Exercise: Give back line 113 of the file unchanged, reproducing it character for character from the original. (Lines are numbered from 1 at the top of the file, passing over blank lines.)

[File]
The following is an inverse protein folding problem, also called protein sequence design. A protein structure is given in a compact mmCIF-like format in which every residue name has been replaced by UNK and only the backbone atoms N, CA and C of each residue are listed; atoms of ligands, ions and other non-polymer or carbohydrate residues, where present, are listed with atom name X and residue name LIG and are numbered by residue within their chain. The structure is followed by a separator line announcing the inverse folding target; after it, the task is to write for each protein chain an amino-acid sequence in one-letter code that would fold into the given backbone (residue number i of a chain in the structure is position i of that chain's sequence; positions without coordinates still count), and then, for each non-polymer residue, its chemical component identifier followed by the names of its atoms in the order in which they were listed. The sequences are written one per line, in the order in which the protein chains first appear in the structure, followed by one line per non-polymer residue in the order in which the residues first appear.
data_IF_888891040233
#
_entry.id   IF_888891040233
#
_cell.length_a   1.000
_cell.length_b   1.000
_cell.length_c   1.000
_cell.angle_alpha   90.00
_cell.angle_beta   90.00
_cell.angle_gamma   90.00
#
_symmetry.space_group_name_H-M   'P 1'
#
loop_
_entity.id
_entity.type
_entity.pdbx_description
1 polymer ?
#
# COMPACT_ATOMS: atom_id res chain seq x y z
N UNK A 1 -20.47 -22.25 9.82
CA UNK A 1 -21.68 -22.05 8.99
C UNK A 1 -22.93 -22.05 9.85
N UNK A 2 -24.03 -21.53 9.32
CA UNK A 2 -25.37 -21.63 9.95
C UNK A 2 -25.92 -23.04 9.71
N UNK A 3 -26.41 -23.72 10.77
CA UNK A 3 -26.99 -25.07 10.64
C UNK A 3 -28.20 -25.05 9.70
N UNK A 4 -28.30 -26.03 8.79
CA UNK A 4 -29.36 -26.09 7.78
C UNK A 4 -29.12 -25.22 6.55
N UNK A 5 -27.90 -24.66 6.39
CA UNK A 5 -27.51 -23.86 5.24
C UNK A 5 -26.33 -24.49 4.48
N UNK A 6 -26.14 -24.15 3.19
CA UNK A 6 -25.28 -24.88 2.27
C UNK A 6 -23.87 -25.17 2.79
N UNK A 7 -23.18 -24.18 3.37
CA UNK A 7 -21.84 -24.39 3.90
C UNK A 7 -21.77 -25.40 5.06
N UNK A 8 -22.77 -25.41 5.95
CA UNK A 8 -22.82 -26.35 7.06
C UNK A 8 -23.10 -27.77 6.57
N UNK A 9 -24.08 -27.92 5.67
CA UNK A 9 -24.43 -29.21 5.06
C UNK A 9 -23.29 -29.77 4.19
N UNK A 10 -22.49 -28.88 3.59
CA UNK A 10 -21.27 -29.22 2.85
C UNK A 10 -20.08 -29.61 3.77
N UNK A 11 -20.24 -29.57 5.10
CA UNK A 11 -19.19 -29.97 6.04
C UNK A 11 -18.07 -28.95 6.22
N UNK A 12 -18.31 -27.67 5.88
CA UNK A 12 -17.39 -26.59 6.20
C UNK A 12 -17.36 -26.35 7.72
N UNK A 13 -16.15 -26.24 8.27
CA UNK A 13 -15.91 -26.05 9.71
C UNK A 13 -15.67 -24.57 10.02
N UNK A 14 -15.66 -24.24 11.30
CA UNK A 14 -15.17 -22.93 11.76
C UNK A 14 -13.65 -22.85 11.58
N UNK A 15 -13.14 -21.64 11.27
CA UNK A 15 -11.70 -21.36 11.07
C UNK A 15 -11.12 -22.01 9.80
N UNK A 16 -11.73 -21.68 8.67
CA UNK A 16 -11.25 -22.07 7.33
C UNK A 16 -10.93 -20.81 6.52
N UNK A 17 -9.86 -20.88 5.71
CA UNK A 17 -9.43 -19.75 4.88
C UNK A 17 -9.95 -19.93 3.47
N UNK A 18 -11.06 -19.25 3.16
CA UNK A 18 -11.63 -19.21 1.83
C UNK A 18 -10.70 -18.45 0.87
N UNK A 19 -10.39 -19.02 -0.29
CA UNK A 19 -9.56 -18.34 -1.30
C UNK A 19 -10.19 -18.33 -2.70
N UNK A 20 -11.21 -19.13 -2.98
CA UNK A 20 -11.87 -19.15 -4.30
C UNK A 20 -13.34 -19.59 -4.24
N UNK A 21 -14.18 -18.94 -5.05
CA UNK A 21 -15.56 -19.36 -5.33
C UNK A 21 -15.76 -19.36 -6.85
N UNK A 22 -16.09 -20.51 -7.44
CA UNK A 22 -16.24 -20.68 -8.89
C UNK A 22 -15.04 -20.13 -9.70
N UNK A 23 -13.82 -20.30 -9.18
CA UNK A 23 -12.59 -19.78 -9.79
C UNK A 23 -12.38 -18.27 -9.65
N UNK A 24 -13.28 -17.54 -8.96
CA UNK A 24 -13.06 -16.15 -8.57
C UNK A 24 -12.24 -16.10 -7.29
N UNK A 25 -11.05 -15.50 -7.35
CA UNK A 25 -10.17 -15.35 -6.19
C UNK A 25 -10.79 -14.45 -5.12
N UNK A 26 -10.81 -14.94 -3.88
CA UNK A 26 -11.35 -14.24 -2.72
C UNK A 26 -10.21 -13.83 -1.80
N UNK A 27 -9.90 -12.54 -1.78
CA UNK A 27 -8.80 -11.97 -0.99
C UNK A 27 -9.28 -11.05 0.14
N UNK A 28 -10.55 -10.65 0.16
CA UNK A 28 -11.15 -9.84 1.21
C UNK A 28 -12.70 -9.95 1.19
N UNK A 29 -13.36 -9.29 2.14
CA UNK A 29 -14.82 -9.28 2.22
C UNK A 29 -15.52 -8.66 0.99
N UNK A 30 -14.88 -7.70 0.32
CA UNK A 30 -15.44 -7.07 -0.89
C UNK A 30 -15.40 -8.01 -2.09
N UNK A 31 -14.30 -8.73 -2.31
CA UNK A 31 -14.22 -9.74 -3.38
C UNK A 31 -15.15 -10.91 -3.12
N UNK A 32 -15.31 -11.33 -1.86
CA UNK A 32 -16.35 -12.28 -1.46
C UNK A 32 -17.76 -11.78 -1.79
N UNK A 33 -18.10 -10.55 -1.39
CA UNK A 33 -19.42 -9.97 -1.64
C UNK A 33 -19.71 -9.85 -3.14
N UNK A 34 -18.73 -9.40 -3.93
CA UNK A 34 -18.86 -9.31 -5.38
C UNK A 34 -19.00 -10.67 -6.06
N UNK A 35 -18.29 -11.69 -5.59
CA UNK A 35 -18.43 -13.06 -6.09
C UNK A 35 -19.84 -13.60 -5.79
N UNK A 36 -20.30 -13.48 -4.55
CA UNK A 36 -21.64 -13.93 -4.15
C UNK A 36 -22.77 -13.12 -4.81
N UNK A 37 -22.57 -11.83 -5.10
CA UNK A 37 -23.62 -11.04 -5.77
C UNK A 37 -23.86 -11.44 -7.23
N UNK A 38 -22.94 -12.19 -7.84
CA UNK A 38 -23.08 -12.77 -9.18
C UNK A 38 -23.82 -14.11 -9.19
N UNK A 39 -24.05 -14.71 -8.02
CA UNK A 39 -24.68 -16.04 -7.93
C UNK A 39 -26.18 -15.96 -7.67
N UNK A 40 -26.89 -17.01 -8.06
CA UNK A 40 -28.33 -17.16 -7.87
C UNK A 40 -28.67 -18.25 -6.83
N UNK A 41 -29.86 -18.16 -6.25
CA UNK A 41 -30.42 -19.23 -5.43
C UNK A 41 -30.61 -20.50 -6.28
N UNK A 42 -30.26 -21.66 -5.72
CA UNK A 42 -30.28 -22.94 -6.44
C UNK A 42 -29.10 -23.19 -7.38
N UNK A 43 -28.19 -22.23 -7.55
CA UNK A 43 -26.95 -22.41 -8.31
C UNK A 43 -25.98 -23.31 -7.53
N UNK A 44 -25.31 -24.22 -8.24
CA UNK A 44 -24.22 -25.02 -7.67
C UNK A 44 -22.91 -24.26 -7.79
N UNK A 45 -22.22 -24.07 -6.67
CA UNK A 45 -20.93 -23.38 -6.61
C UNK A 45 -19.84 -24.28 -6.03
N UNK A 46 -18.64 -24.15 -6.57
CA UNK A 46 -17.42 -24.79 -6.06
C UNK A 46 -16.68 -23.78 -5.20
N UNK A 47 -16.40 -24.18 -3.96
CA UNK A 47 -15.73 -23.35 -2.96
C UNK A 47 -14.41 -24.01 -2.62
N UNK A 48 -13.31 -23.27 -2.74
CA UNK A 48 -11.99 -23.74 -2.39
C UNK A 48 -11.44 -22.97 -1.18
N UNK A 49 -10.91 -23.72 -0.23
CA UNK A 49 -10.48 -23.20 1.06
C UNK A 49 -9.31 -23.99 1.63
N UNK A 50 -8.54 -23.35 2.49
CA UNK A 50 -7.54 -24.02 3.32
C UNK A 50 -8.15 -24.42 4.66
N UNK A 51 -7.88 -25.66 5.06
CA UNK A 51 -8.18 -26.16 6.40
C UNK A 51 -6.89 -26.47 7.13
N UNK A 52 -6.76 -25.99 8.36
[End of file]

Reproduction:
CA UNK A 31 -14.22 -9.74 -3.38